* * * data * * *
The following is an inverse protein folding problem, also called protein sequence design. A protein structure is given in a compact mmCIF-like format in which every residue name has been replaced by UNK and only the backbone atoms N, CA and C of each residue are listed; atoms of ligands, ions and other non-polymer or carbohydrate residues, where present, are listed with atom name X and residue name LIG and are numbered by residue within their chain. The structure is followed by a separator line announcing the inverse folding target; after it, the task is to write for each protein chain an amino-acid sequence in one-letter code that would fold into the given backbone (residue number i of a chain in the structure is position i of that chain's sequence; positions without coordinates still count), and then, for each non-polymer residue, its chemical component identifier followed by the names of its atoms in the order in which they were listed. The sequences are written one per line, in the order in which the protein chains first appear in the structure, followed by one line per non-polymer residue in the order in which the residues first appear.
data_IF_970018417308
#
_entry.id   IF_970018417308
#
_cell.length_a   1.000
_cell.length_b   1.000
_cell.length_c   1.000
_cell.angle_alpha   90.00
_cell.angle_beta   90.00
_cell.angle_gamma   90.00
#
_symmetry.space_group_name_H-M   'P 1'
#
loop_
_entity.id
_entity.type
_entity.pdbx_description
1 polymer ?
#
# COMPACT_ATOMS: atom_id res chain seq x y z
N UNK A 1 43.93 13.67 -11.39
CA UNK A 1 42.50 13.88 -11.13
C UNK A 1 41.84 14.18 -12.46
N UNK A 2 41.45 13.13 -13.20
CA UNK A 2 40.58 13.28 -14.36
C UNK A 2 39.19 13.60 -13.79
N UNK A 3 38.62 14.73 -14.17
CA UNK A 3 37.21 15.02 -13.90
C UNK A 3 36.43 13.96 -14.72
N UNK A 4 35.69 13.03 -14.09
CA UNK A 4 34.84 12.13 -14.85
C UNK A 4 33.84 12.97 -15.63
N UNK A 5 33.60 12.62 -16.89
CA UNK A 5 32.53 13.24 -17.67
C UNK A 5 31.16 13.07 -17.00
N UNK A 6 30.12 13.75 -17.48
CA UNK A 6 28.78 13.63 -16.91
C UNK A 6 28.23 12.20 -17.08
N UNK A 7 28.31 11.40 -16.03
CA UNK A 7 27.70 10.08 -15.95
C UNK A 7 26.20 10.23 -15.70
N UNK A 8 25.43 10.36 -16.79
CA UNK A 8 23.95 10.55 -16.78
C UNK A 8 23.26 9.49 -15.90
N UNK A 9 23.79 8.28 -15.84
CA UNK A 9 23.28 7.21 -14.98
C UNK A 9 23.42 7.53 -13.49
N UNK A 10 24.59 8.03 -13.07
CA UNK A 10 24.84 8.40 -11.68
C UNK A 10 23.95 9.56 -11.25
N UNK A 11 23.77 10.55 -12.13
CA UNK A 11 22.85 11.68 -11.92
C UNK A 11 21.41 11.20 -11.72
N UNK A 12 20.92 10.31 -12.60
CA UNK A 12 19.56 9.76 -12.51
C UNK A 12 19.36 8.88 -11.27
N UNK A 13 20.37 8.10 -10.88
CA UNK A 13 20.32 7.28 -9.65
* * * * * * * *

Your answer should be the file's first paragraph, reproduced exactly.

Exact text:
The following is an inverse protein folding problem, also called protein sequence design. A protein structure is given in a compact mmCIF-like format in which every residue name has been replaced by UNK and only the backbone atoms N, CA and C of each residue are listed; atoms of ligands, ions and other non-polymer or carbohydrate residues, where present, are listed with atom name X and residue name LIG and are numbered by residue within their chain. The structure is followed by a separator line announcing the inverse folding target; after it, the task is to write for each protein chain an amino-acid sequence in one-letter code that would fold into the given backbone (residue number i of a chain in the structure is position i of that chain's sequence; positions without coordinates still count), and then, for each non-polymer residue, its chemical component identifier followed by the names of its atoms in the order in which they were listed. The sequences are written one per line, in the order in which the protein chains first appear in the structure, followed by one line per non-polymer residue in the order in which the residues first appear.